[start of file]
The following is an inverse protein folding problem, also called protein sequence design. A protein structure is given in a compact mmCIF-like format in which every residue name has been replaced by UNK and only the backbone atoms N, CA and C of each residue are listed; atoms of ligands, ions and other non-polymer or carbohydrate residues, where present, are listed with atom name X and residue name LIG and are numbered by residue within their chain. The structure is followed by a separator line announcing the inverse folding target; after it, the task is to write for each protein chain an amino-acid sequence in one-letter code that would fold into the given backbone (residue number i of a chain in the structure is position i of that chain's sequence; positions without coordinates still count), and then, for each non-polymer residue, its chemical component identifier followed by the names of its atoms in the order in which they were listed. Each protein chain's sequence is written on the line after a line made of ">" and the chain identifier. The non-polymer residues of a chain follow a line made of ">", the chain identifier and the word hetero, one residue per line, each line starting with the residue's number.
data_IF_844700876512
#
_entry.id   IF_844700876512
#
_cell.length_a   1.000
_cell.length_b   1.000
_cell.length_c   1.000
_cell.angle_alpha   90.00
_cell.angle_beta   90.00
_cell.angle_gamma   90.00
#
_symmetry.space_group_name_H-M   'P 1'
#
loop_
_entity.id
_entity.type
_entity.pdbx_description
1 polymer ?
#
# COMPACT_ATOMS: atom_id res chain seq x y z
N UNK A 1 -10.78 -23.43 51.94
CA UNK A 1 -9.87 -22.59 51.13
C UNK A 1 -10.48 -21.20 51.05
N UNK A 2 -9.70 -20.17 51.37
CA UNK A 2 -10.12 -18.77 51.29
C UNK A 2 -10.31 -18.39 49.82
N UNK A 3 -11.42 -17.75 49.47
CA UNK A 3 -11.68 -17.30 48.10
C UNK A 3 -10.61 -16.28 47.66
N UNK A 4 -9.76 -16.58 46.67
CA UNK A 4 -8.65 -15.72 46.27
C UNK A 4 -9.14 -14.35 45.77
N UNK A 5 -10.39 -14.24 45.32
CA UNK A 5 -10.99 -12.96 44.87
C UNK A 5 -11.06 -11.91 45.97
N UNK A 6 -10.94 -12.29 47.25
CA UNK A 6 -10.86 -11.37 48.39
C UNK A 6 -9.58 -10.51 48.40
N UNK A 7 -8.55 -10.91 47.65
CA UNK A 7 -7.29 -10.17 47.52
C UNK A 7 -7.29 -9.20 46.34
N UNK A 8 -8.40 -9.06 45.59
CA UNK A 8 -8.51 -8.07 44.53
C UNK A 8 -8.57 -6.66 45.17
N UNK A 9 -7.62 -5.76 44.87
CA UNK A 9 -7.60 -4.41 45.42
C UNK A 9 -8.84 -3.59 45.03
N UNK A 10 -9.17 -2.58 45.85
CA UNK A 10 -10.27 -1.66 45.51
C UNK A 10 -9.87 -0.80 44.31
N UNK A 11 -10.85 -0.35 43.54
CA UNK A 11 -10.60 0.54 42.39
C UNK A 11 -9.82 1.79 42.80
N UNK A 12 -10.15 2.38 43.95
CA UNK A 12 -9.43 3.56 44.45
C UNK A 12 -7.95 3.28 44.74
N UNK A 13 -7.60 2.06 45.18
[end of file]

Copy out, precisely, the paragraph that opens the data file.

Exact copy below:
The following is an inverse protein folding problem, also called protein sequence design. A protein structure is given in a compact mmCIF-like format in which every residue name has been replaced by UNK and only the backbone atoms N, CA and C of each residue are listed; atoms of ligands, ions and other non-polymer or carbohydrate residues, where present, are listed with atom name X and residue name LIG and are numbered by residue within their chain. The structure is followed by a separator line announcing the inverse folding target; after it, the task is to write for each protein chain an amino-acid sequence in one-letter code that would fold into the given backbone (residue number i of a chain in the structure is position i of that chain's sequence; positions without coordinates still count), and then, for each non-polymer residue, its chemical component identifier followed by the names of its atoms in the order in which they were listed. Each protein chain's sequence is written on the line after a line made of ">" and the chain identifier. The non-polymer residues of a chain follow a line made of ">", the chain identifier and the word hetero, one residue per line, each line starting with the residue's number.